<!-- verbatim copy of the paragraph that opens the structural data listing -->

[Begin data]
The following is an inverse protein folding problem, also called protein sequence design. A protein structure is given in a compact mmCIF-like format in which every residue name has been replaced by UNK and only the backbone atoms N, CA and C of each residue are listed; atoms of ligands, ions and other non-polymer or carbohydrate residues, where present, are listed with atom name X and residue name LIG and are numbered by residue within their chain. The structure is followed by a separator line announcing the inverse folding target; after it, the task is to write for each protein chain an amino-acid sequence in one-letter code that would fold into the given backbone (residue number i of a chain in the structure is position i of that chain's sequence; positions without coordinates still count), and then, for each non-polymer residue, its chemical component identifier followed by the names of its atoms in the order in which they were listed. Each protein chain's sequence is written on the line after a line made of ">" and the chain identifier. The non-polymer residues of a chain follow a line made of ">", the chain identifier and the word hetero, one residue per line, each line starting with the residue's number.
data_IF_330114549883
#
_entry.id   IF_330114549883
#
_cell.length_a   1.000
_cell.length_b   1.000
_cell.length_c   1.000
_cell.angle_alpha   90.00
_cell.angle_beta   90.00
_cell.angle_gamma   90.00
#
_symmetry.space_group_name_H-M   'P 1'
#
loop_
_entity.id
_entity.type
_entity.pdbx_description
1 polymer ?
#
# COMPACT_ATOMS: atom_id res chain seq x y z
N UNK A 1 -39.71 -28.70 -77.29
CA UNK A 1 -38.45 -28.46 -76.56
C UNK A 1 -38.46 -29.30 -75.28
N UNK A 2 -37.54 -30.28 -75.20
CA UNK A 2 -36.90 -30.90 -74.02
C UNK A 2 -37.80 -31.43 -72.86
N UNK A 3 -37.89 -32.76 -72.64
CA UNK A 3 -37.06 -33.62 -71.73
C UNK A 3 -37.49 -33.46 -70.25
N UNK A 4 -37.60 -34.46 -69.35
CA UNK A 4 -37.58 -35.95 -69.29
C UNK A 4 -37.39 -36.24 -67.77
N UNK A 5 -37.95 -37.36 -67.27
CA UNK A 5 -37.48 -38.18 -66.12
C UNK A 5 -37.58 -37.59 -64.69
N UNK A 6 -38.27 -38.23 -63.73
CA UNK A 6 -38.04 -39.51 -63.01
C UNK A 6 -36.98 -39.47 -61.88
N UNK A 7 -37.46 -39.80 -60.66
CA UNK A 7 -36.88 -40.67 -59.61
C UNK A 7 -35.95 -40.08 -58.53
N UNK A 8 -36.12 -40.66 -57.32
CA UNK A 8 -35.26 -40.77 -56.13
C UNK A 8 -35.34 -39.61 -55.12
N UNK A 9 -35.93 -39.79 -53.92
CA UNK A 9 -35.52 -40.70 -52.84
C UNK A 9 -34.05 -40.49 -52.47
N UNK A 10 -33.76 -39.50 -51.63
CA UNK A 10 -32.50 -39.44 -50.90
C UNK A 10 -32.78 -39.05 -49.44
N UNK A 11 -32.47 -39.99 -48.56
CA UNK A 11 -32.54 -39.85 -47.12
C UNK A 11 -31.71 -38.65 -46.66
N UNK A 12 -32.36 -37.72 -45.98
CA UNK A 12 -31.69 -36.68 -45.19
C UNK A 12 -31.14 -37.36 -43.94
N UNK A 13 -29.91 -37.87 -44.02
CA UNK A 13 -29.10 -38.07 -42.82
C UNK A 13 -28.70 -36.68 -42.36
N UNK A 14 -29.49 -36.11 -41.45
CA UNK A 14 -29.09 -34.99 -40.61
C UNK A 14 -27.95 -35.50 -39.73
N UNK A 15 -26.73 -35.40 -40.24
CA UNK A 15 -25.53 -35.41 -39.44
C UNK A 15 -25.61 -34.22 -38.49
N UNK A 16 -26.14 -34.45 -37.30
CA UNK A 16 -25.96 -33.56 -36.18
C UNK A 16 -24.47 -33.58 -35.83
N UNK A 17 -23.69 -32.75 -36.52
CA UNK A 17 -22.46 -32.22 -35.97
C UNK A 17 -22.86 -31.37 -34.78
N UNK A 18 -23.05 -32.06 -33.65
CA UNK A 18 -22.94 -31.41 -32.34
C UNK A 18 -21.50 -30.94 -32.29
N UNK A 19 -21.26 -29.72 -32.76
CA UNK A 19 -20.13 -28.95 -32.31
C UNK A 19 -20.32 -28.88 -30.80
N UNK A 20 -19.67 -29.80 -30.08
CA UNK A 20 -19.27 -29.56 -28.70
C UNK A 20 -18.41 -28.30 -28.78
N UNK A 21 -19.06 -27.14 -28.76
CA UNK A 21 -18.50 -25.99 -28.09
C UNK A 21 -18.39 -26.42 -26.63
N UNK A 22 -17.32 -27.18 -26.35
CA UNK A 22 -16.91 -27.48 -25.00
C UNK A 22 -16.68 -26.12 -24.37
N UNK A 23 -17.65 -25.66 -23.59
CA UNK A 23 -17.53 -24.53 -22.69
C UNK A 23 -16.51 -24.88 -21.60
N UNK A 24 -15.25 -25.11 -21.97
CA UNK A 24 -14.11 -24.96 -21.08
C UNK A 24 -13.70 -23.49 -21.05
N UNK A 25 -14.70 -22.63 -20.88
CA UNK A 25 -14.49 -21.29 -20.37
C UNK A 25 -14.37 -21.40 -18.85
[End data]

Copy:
The following is an inverse protein folding problem, also called protein sequence design. A protein structure is given in a compact mmCIF-like format in which every residue name has been replaced by UNK and only the backbone atoms N, CA and C of each residue are listed; atoms of ligands, ions and other non-polymer or carbohydrate residues, where present, are listed with atom name X and residue name LIG and are numbered by residue within their chain. The structure is followed by a separator line announcing the inverse folding target; after it, the task is to write for each protein chain an amino-acid sequence in one-letter code that would fold into the given backbone (residue number i of a chain in the structure is position i of that chain's sequence; positions without coordinates still count), and then, for each non-polymer residue, its chemical component identifier followed by the names of its atoms in the order in which they were listed. Each protein chain's sequence is written on the line after a line made of ">" and the chain identifier. The non-polymer residues of a chain follow a line made of ">", the chain identifier and the word hetero, one residue per line, each line starting with the residue's number.